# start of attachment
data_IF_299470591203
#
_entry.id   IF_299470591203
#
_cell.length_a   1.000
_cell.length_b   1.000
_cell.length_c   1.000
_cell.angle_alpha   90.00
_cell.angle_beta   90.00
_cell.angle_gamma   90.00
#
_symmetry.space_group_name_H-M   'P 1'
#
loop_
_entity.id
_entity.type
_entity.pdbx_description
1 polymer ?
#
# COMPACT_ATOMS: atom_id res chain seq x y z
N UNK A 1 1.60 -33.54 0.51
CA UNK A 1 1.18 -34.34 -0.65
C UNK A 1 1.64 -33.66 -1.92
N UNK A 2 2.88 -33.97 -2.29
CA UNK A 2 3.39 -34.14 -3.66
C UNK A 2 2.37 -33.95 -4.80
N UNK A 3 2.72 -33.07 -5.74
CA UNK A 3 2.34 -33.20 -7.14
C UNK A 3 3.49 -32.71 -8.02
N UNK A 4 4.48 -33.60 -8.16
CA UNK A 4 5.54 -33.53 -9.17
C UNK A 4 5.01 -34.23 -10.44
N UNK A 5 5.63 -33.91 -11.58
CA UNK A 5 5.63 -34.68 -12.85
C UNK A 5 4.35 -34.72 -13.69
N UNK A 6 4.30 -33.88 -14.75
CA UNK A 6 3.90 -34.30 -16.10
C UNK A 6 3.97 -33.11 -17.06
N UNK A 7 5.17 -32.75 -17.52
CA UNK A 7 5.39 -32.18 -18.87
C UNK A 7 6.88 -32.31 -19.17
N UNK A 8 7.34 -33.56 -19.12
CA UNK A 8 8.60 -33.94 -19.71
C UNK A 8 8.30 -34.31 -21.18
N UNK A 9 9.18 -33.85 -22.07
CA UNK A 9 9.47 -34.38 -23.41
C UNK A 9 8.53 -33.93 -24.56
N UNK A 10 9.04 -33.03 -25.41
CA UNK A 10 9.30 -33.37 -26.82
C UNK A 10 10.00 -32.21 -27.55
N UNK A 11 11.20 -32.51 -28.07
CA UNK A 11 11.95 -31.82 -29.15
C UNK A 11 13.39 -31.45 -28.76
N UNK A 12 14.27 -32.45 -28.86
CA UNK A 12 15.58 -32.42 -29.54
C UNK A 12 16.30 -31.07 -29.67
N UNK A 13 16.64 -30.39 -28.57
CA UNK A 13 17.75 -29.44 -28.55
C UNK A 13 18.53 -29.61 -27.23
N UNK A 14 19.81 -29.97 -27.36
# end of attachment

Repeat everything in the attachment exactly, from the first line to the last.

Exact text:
data_IF_299470591203
#
_entry.id   IF_299470591203
#
_cell.length_a   1.000
_cell.length_b   1.000
_cell.length_c   1.000
_cell.angle_alpha   90.00
_cell.angle_beta   90.00
_cell.angle_gamma   90.00
#
_symmetry.space_group_name_H-M   'P 1'
#
loop_
_entity.id
_entity.type
_entity.pdbx_description
1 polymer ?
#
# COMPACT_ATOMS: atom_id res chain seq x y z
N UNK A 1 1.60 -33.54 0.51
CA UNK A 1 1.18 -34.34 -0.65
C UNK A 1 1.64 -33.66 -1.92
N UNK A 2 2.88 -33.97 -2.29
CA UNK A 2 3.39 -34.14 -3.66
C UNK A 2 2.37 -33.95 -4.80
N UNK A 3 2.72 -33.07 -5.74
CA UNK A 3 2.34 -33.20 -7.14
C UNK A 3 3.49 -32.71 -8.02
N UNK A 4 4.48 -33.60 -8.16
CA UNK A 4 5.54 -33.53 -9.17
C UNK A 4 5.01 -34.23 -10.44
N UNK A 5 5.63 -33.91 -11.58
CA UNK A 5 5.63 -34.68 -12.85
C UNK A 5 4.35 -34.72 -13.69
N UNK A 6 4.30 -33.88 -14.75
CA UNK A 6 3.90 -34.30 -16.10
C UNK A 6 3.97 -33.11 -17.06
N UNK A 7 5.17 -32.75 -17.52
CA UNK A 7 5.39 -32.18 -18.87
C UNK A 7 6.88 -32.31 -19.17
N UNK A 8 7.34 -33.56 -19.12
CA UNK A 8 8.60 -33.94 -19.71
C UNK A 8 8.30 -34.31 -21.18
N UNK A 9 9.18 -33.85 -22.07
CA UNK A 9 9.47 -34.38 -23.41
C UNK A 9 8.53 -33.93 -24.56
N UNK A 10 9.04 -33.03 -25.41
CA UNK A 10 9.30 -33.37 -26.82
C UNK A 10 10.00 -32.21 -27.55
N UNK A 11 11.20 -32.51 -28.07
CA UNK A 11 11.95 -31.82 -29.15
C UNK A 11 13.39 -31.45 -28.76
N UNK A 12 14.27 -32.45 -28.86
CA UNK A 12 15.58 -32.42 -29.54
C UNK A 12 16.30 -31.07 -29.67
N UNK A 13 16.64 -30.39 -28.57
CA UNK A 13 17.75 -29.44 -28.55
C UNK A 13 18.53 -29.61 -27.23
N UNK A 14 19.81 -29.97 -27.36